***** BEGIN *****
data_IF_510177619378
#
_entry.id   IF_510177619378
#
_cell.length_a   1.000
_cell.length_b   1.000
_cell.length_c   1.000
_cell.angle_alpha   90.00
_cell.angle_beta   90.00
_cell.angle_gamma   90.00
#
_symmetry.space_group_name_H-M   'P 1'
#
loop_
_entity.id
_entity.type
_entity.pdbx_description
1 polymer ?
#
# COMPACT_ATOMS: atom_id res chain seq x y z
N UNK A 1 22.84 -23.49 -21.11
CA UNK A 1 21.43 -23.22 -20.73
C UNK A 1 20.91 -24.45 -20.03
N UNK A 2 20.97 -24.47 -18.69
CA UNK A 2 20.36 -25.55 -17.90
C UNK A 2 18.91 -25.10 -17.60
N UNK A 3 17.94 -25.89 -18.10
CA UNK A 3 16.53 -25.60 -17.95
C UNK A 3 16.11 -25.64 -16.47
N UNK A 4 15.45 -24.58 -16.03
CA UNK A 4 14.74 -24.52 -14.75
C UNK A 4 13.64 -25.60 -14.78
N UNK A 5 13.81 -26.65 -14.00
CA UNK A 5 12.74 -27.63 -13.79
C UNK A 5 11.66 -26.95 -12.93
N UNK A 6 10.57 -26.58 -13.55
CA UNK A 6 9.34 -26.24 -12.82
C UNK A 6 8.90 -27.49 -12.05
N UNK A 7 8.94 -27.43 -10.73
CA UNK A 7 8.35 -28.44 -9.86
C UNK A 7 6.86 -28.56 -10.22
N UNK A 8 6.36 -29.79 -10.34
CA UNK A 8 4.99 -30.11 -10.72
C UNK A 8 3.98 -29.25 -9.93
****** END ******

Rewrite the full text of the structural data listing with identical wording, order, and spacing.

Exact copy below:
data_IF_510177619378
#
_entry.id   IF_510177619378
#
_cell.length_a   1.000
_cell.length_b   1.000
_cell.length_c   1.000
_cell.angle_alpha   90.00
_cell.angle_beta   90.00
_cell.angle_gamma   90.00
#
_symmetry.space_group_name_H-M   'P 1'
#
loop_
_entity.id
_entity.type
_entity.pdbx_description
1 polymer ?
#
# COMPACT_ATOMS: atom_id res chain seq x y z
N UNK A 1 22.84 -23.49 -21.11
CA UNK A 1 21.43 -23.22 -20.73
C UNK A 1 20.91 -24.45 -20.03
N UNK A 2 20.97 -24.47 -18.69
CA UNK A 2 20.36 -25.55 -17.90
C UNK A 2 18.91 -25.10 -17.60
N UNK A 3 17.94 -25.89 -18.10
CA UNK A 3 16.53 -25.60 -17.95
C UNK A 3 16.11 -25.64 -16.47
N UNK A 4 15.45 -24.58 -16.03
CA UNK A 4 14.74 -24.52 -14.75
C UNK A 4 13.64 -25.60 -14.78
N UNK A 5 13.81 -26.65 -14.00
CA UNK A 5 12.74 -27.63 -13.79
C UNK A 5 11.66 -26.95 -12.93
N UNK A 6 10.57 -26.58 -13.55
CA UNK A 6 9.34 -26.24 -12.82
C UNK A 6 8.90 -27.49 -12.05
N UNK A 7 8.94 -27.43 -10.73
CA UNK A 7 8.35 -28.44 -9.86
C UNK A 7 6.86 -28.56 -10.22
N UNK A 8 6.36 -29.79 -10.34
CA UNK A 8 4.99 -30.11 -10.72
C UNK A 8 3.98 -29.25 -9.93